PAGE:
National Nutrition Month: Steps to Building a Strong Relationship with Food

Nutrition nowadays has gotten more complicated. Most of us rely on experts, diet books, media accounts, the latest findings in nutritional science, government advisories, and food pyramids to tell us how and what to eat. But we still can’t seem to implement this advice in our lives. The way we eat has changed across time. In today’s fast-paced and stressful world, we look for food that is quick and easy. We also eat more food than we need, too much of the foods are high in fat, sugar, and salt.

Other than what we eat, the way food is produced, marketed and made available to people has changed tremendously over the last 50 years. As a result, nearly 2 billion adults have become overweight or obese. Sadly, these issues come with many risk factors such as heart diseases, stroke, type 2 diabetes, and some cancers. These diseases can create economic difficulties for families due to high treatment costs. Moreover, obese people can also suffer from low self-esteem, depression and social isolation.

Another factor that affected our nutrition and lifestyle is urbanization and income levels. Our food choices are directly related to food prices. Many energy-dense, processed foods, which are often low in vitamins and minerals, are frequently cheaper than more nutrient-rich foods due to technological advances and market liberalization. Industrial food production has also led to the widespread use of agricultural chemicals and antibiotics, which may have adverse health effects.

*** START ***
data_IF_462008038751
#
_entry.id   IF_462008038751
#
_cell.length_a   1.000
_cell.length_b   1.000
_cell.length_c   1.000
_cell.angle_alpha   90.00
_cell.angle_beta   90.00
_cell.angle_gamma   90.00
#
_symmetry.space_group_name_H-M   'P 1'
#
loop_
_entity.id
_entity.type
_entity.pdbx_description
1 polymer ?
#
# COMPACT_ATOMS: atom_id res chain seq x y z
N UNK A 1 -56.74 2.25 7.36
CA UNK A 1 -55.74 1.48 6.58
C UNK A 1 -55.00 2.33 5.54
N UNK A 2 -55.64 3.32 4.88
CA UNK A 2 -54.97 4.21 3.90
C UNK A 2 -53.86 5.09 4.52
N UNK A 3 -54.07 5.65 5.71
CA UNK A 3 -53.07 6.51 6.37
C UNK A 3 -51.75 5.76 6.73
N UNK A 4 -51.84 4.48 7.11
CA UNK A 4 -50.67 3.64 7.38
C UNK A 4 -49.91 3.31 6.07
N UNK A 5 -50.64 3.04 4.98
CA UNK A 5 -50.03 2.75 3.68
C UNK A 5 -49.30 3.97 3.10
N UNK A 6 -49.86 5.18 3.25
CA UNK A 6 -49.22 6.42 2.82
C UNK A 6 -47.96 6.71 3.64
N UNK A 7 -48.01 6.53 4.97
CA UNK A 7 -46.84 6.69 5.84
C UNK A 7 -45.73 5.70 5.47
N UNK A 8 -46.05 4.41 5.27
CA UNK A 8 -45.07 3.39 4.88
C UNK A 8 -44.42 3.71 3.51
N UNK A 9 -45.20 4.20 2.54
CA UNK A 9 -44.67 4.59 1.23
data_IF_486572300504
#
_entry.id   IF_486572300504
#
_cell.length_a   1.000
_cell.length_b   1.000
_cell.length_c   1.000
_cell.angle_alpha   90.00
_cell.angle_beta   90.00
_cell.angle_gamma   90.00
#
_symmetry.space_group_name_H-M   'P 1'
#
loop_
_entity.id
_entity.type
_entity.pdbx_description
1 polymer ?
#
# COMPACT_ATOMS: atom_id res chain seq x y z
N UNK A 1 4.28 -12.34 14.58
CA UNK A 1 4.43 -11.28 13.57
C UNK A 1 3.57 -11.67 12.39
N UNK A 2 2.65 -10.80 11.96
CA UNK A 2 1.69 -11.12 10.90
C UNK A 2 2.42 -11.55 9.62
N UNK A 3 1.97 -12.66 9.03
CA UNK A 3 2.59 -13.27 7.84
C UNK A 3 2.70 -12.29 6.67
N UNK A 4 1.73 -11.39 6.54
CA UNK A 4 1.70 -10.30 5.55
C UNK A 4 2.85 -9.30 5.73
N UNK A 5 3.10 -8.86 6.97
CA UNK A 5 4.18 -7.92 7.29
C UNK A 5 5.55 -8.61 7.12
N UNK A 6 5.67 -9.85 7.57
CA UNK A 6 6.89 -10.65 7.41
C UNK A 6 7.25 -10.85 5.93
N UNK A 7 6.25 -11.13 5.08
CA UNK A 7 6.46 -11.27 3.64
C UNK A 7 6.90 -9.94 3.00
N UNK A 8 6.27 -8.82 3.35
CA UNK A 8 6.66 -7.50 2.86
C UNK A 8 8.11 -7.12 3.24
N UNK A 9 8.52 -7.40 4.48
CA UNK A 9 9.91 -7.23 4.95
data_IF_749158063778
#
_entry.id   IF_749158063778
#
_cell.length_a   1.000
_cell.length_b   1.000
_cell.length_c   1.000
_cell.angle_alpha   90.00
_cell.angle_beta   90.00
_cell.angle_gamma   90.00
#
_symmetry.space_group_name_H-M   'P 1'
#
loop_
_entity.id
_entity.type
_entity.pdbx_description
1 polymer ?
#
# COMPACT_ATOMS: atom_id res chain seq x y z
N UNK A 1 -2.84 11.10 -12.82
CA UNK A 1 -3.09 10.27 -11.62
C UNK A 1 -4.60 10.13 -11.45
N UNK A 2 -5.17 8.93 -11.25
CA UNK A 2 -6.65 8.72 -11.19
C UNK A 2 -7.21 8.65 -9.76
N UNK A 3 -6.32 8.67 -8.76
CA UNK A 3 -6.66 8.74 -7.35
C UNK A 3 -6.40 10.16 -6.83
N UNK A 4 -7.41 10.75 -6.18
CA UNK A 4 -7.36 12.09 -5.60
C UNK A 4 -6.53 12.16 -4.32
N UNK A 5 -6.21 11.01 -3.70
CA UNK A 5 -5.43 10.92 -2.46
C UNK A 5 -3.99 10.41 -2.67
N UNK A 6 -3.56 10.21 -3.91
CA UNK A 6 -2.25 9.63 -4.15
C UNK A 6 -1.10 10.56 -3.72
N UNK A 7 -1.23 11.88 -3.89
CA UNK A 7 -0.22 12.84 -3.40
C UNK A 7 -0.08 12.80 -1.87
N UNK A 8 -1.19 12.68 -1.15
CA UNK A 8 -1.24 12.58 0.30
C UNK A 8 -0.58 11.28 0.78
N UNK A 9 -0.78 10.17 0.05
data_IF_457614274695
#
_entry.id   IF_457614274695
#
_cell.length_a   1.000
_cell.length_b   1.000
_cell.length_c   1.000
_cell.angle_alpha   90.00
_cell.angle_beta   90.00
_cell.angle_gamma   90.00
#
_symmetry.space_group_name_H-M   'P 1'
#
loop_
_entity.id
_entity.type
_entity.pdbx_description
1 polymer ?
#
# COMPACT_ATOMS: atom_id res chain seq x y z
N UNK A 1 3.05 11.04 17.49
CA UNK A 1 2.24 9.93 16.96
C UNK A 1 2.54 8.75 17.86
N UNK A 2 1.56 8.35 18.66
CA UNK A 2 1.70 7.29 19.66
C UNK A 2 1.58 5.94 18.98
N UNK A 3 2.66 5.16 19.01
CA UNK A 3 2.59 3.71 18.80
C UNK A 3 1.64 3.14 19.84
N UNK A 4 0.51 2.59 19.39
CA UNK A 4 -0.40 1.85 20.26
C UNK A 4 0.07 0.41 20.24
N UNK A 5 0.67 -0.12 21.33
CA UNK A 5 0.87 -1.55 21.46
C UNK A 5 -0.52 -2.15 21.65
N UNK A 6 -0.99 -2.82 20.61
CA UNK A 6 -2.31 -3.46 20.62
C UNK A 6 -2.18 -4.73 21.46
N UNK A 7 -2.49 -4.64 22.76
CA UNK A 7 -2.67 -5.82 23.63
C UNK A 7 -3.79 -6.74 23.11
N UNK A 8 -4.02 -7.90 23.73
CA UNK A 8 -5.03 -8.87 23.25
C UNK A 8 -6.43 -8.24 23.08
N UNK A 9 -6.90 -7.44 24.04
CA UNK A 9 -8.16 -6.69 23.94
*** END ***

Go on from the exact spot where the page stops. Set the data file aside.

In our modern world, not only has the food changed but how we eat is different, as well. Eating has become an unconscious action. We eat even when we are full or not hungry, just to cope with emotions like anxiety, anger, and sadness.

Health Solutions On The Go

National Nutrition Month is an annual campaign launched by the Academy of Nutrition and Dietetics. During the month of March, we invite everyone to focus on the importance of making informed choices about food and developing sound eating and physical activity habits.

Here are 20 tips to help improve your nutrition:

  • Read food labels.
  • Don’t eat anything your great-grandmother wouldn’t recognize as food.
  • Make a grocery list before shopping.
  • Shop the peripheries of the supermarket and stay out of the middle.
  • Avoid food products with the terms “low-fat” or “nonfat” in their names.
  • Avoid food products containing high-fructose corn syrup.
  • Buy snacks like fresh or dried fruits and nuts rather than chips and sweets.
  • Avoid foods you see advertised on television.
  • Prepare and eat food at home.
  • Take your meal to school or the office. (This tip also helps your wallet.)
  • Eat mostly plants, especially leaves.
  • Reduce meat consumption. Treat meat as a special occasion food.
  • Switch refined carbs like rice and pasta to vegetables and salad.
  • Remove sugar-sweetened beverages and fruit juice from your diet.
  • Eat a colorful array of foods.
  • Stop eating before you feel full.
  • Eat when you are hungry, but not when you are bored.
  • Buy smaller plates and glasses.
  • Do all your eating at a table, and try not to eat alone.
  • Eat sweet foods as you find them in nature.

 

Reference:
http://www.fao.org/3/ca2024en/CA2024EN.pdf
Food Rules- Michael Pollan

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